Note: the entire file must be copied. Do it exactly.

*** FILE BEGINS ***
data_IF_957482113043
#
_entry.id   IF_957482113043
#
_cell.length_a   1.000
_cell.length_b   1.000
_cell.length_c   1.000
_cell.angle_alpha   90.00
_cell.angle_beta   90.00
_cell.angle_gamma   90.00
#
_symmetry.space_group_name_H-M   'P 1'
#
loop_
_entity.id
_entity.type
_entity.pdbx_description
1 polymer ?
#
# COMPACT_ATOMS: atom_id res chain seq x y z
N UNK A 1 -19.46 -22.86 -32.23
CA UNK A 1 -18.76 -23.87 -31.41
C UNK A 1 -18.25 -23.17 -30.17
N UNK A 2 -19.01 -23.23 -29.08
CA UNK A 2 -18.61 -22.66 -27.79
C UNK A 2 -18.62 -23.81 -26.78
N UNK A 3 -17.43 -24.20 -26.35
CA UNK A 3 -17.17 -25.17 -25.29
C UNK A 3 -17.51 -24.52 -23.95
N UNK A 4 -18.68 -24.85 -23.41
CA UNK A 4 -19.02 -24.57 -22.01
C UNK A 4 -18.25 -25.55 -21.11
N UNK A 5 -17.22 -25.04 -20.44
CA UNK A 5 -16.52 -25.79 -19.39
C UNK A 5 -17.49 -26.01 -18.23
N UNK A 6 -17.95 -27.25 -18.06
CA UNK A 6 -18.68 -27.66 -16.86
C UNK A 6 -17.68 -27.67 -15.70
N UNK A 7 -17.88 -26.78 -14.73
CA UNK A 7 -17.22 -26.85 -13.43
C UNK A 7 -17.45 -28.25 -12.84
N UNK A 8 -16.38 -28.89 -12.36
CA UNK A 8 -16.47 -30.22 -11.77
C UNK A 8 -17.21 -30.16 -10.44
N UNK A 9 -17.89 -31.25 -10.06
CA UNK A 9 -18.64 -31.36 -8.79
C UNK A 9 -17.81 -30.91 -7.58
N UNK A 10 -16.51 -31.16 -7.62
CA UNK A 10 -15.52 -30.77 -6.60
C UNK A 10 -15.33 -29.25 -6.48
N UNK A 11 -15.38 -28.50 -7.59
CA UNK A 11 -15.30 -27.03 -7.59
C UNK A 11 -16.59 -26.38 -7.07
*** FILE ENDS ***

data_IF_957482113043
#
_entry.id   IF_957482113043
#
_cell.length_a   1.000
_cell.length_b   1.000
_cell.length_c   1.000
_cell.angle_alpha   90.00
_cell.angle_beta   90.00
_cell.angle_gamma   90.00
#
_symmetry.space_group_name_H-M   'P 1'
#
loop_
_entity.id
_entity.type
_entity.pdbx_description
1 polymer ?
#
# COMPACT_ATOMS: atom_id res chain seq x y z
N UNK A 1 -19.46 -22.86 -32.23
CA UNK A 1 -18.76 -23.87 -31.41
C UNK A 1 -18.25 -23.17 -30.17
N UNK A 2 -19.01 -23.23 -29.08
CA UNK A 2 -18.61 -22.66 -27.79
C UNK A 2 -18.62 -23.81 -26.78
N UNK A 3 -17.43 -24.20 -26.35
CA UNK A 3 -17.17 -25.17 -25.29
C UNK A 3 -17.51 -24.52 -23.95
N UNK A 4 -18.68 -24.85 -23.41
CA UNK A 4 -19.02 -24.57 -22.01
C UNK A 4 -18.25 -25.55 -21.11
N UNK A 5 -17.22 -25.04 -20.44
CA UNK A 5 -16.52 -25.79 -19.39
C UNK A 5 -17.49 -26.01 -18.23
N UNK A 6 -17.95 -27.25 -18.06
CA UNK A 6 -18.68 -27.66 -16.86
C UNK A 6 -17.68 -27.67 -15.70
N UNK A 7 -17.88 -26.78 -14.73
CA UNK A 7 -17.22 -26.85 -13.43
C UNK A 7 -17.45 -28.25 -12.84
N UNK A 8 -16.38 -28.89 -12.36
CA UNK A 8 -16.47 -30.22 -11.77
C UNK A 8 -17.21 -30.16 -10.44
N UNK A 9 -17.89 -31.25 -10.06
CA UNK A 9 -18.64 -31.36 -8.79
C UNK A 9 -17.81 -30.91 -7.58
N UNK A 10 -16.51 -31.16 -7.62
CA UNK A 10 -15.52 -30.77 -6.60
C UNK A 10 -15.33 -29.25 -6.48
N UNK A 11 -15.38 -28.50 -7.59
CA UNK A 11 -15.30 -27.03 -7.59
C UNK A 11 -16.59 -26.38 -7.07